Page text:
Alternatively, it is possible that both permissioned and permissionless blockchains will operate in parallel, with some being more-or-less dominant in certain applications and others continuing to compete for market share, just as Apple’s iOS-based products compete with those offered by the many companies offering products operating over Google’s Android OS.

Another note of caution is worth raising: Governments are waking up to the potential for blockchains to be used to circumvent regulations, ranging from capital controls to securities regulation. As others have noted in these pages, China’s government has clamped down on cryptocurrency exchanges, realizing that these offer a means for people to convert currency into private crypto-assets (such as Zcash and Monero) that are almost impossible to trace.

Meanwhile, the U.S. Securities and Exchange Commission has launched investigations into numerous initial coin offerings (ICOs) on the grounds that these are effectively unregulated securities offerings. In response to the latter, most new ICOs are now launched in jurisdictions that are not subject to SEC purview, including Switzerland, Lichtenstein, Gibraltar and Cayman, and U.S. residents are prohibited from participating.

It is probably too early to tell whether blockchain will change the world. The cryptocurrency bubble and associated profusion of ICOs recall the Internet bubble of 1999. There are likely some world changing platforms and apps out there (and Bitcoin may well be among them). But there are also likely many poorly conceived, poorly implemented applications that will fail. And of course there are some outright frauds.

“The Truth Machine” offers a valuable history of the development of blockchain, its potential role as an alternative to trusted third parties, and a discussion of some of the platforms and apps that have thus far been developed. The authors have tried to remain impartial, though they evince a bias in favor of permissionless blockchains that may or may not be justified.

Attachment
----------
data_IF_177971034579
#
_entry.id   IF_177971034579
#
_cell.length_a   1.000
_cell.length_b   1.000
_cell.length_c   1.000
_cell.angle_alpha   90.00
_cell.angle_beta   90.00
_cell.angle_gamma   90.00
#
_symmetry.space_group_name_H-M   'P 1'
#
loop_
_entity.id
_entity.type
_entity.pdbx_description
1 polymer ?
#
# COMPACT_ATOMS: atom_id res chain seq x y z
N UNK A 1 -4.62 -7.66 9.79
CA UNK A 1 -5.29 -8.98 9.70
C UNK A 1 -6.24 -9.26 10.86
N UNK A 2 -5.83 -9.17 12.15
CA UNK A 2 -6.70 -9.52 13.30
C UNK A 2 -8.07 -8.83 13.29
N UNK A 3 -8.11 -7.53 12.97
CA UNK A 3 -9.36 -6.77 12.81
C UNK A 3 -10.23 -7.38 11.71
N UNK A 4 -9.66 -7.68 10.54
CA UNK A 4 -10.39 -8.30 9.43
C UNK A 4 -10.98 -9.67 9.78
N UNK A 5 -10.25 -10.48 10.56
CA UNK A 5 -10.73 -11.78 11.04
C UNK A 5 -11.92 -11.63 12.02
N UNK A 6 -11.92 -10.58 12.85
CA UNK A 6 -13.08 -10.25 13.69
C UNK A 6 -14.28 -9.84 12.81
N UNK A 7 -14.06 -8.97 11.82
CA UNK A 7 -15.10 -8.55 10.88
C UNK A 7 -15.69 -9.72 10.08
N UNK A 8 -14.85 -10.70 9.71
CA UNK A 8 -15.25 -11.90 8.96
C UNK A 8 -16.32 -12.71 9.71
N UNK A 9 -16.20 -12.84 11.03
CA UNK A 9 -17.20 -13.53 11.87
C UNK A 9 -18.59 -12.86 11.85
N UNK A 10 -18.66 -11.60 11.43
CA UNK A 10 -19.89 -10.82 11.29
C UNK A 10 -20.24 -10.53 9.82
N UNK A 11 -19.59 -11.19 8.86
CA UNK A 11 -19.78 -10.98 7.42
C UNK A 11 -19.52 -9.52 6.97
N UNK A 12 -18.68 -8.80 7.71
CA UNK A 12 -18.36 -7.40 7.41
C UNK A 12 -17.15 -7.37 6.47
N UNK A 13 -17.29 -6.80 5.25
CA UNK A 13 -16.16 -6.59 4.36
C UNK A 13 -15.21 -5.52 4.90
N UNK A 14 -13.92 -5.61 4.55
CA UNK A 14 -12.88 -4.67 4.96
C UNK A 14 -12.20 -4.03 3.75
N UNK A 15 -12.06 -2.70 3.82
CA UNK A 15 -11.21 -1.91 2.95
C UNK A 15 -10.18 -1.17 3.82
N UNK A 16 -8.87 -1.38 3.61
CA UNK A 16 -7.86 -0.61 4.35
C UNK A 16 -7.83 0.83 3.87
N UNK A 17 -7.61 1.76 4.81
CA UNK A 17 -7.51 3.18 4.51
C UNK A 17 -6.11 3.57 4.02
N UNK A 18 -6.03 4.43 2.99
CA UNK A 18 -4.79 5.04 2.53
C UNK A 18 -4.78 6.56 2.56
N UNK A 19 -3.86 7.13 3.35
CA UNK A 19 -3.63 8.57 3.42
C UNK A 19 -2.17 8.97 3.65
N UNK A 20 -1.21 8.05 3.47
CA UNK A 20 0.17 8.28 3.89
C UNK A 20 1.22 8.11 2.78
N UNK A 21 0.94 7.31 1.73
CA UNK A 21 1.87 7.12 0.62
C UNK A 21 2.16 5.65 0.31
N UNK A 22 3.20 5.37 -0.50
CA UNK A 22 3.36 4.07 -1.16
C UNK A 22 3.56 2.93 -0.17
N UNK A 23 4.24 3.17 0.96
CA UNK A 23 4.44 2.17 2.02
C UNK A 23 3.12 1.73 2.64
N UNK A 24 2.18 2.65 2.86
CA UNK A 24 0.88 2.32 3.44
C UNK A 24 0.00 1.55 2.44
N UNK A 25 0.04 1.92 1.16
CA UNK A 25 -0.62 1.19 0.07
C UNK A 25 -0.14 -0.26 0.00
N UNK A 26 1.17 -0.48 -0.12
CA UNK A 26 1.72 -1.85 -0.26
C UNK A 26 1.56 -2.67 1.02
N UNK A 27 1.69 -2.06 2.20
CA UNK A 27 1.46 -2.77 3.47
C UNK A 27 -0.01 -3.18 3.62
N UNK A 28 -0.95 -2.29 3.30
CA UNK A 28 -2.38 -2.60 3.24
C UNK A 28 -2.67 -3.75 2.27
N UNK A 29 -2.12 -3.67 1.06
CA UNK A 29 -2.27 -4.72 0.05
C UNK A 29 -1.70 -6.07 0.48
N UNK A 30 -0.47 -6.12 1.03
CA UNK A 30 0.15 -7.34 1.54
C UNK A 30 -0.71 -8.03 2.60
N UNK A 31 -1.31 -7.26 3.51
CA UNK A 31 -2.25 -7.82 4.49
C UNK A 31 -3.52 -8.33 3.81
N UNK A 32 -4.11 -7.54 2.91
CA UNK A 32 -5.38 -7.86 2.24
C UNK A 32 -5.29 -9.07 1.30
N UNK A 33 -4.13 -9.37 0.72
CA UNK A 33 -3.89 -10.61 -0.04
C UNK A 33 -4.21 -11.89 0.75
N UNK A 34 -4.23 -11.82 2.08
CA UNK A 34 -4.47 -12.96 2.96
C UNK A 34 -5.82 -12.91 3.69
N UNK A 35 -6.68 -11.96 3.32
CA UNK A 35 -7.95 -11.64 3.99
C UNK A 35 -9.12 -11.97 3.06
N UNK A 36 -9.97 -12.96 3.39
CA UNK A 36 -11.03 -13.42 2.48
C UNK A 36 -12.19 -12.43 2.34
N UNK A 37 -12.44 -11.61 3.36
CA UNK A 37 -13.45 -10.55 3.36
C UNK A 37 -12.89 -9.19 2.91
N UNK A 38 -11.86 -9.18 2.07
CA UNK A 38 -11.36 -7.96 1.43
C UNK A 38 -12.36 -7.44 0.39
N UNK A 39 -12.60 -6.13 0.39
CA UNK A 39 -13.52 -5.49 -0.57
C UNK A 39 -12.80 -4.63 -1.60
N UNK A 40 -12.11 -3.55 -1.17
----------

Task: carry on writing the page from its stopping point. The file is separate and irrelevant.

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Julian Morris

Julian graduated from the University of Edinburgh with a Masters in economics. Graduate studies at University College London, Cambridge University and the University of Westminster resulted in two further masters’ degrees and a Graduate Diploma in Law (equivalent to the academic component of a JD). 

Julian is the author of dozens of scholarly articles on issues ranging from the morality of free trade to the regulation of the Internet, although his academic research has focused primarily on the relationship between institutions, economic development and environmental protection. He has also edited several books and co-edits, with Indur Goklany, the Electronic Journal of Sustainable Development (www.ejsd.org).  

Julian is also a visiting professor in the Department of International Studies at the University of Buckingham (UK). Before joining Reason, he was executive director of International Policy Network (www.policynetwork.net), a London-based think tank which he co-founded. Before that, he ran the environment and technology programme at the Institute of Economic Affairs, also in London. 


Julian Morris